FAYETTEVILLE, NC (WNCN) – A provider at Cape Fear Valley Pediatric Care has tested positive for COVID-19, health officials say.
The pediatric practice is located at 1262 Oliver St., Fayetteville. Health officials say the provider had not been at work since Friday, March 27, and was not symptomatic at the time of providing patient care.
Cape Fear Valley, in coordination with the Cumberland County Department of Public Health, began evaluating the risk of exposure to patients and staff of the pediatric practice after learning of the case.
The Health Department says that the risk of exposure to patients seen at the office during the week of March 23 is low. The Health Department says it is not advising contact tracing or individual patient notification at this time.
Out of an abundance of caution, Cape Fear Valley officials says it is closing Cape Fear Valley Pediatric Care to allow for a terminal clean of the building and to ensure no other staff members become symptomatic. Existing patients who have upcoming appointments are being notified of the office closure and those with necessary appointments will be rescheduled as soon as possible. Patients seen the week of March 23 who have concerns about possible COVID-19 exposure should contact the practice’s triage line at (910) 615-4801.
- March 3: NCDHHS announces state’s first COVID-19 case
- March 10: Gov. Roy Cooper declares
- March 11: World Health Organization declares COVID-19 a pandemic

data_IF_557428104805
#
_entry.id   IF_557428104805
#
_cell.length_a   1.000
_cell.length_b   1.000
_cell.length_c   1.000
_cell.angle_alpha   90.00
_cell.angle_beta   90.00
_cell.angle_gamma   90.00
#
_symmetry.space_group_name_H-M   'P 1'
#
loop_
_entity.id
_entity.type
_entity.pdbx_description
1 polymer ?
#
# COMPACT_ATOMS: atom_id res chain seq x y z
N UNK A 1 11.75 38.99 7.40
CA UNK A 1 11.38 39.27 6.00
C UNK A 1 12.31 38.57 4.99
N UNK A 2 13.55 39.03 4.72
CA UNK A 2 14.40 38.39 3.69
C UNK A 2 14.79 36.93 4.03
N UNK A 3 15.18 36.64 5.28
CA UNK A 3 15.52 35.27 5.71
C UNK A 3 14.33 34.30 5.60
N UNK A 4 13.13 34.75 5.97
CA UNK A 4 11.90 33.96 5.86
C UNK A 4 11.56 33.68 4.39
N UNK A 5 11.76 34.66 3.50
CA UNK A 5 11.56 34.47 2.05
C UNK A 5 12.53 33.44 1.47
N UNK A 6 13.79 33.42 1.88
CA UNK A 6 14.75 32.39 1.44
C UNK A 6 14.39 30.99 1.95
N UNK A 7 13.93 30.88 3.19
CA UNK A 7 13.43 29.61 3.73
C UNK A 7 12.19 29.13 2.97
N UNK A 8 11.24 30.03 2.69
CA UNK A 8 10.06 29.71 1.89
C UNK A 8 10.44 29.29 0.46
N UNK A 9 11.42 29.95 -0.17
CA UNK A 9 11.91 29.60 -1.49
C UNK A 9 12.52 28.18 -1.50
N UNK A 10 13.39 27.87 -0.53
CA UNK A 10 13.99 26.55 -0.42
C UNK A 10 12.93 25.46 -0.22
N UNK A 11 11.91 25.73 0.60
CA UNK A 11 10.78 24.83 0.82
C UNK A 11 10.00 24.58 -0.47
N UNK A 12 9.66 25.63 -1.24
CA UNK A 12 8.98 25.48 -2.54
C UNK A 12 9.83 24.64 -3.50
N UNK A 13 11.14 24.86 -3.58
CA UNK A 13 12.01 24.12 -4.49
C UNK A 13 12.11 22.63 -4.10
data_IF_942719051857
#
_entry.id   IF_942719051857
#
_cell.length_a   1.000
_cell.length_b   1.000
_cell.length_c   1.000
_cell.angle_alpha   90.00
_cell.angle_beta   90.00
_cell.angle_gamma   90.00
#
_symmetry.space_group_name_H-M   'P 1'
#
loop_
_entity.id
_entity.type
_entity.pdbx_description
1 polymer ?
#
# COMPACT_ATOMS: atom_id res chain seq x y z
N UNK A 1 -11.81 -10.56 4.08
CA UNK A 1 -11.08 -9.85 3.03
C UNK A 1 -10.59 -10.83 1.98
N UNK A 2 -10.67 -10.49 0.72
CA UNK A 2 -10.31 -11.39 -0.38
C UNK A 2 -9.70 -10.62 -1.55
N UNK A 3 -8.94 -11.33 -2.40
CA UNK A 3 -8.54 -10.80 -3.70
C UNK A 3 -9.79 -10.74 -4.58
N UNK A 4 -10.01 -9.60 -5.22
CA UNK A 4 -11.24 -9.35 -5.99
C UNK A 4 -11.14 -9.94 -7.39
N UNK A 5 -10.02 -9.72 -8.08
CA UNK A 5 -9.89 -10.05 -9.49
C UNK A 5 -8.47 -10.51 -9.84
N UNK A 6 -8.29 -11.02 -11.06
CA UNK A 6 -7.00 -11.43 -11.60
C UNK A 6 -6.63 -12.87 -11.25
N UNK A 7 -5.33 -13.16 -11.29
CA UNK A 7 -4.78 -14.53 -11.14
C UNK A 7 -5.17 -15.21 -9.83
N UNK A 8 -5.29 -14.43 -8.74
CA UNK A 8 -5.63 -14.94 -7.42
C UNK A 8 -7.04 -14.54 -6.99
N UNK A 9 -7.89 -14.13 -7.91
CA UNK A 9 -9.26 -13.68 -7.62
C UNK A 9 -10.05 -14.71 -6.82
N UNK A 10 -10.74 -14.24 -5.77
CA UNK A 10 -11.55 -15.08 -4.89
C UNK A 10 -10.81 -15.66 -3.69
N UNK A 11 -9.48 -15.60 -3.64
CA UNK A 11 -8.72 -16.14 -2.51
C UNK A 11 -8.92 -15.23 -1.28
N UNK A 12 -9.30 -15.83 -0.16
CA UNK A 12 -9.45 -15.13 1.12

- March 13: President Donald Trump declares a National Emergency
- March 14: Cooper issues Executive Order 117 closing K-12 public schools until at least March 30 and banning gatherings of more than 100 people
- March 16: NCDHHS recommends no mass gatherings for more than 50 people
- March 17: Cooper issues Executive Order 118 limiting operations of restaurants and bars, and broadening unemployment insurance benefits
- March 23: Cooper issues Executive Order 120 which closes public K-12 schools through May 15 and orders businesses such as barbershops and salons to close.
- March 25: North Carolina reports its first coronavirus-related deaths
- March 29: Trump extends social distancing orders through the end of April
- March 31: Cooper signs Executive Order 124 which prohibits utilities from disconnecting people who are unable to pay during the pandemic.
- April 7: Cooper will sign executive orders limiting customers in retailers and offers child care assistance to certain workers
- April 14: Coronavirus-related deaths top 100 in North Carolina
- April 24: Cooper extends stay-at-home order to May 8
- May 5: Cooper announces Phase One of reopening will being May 8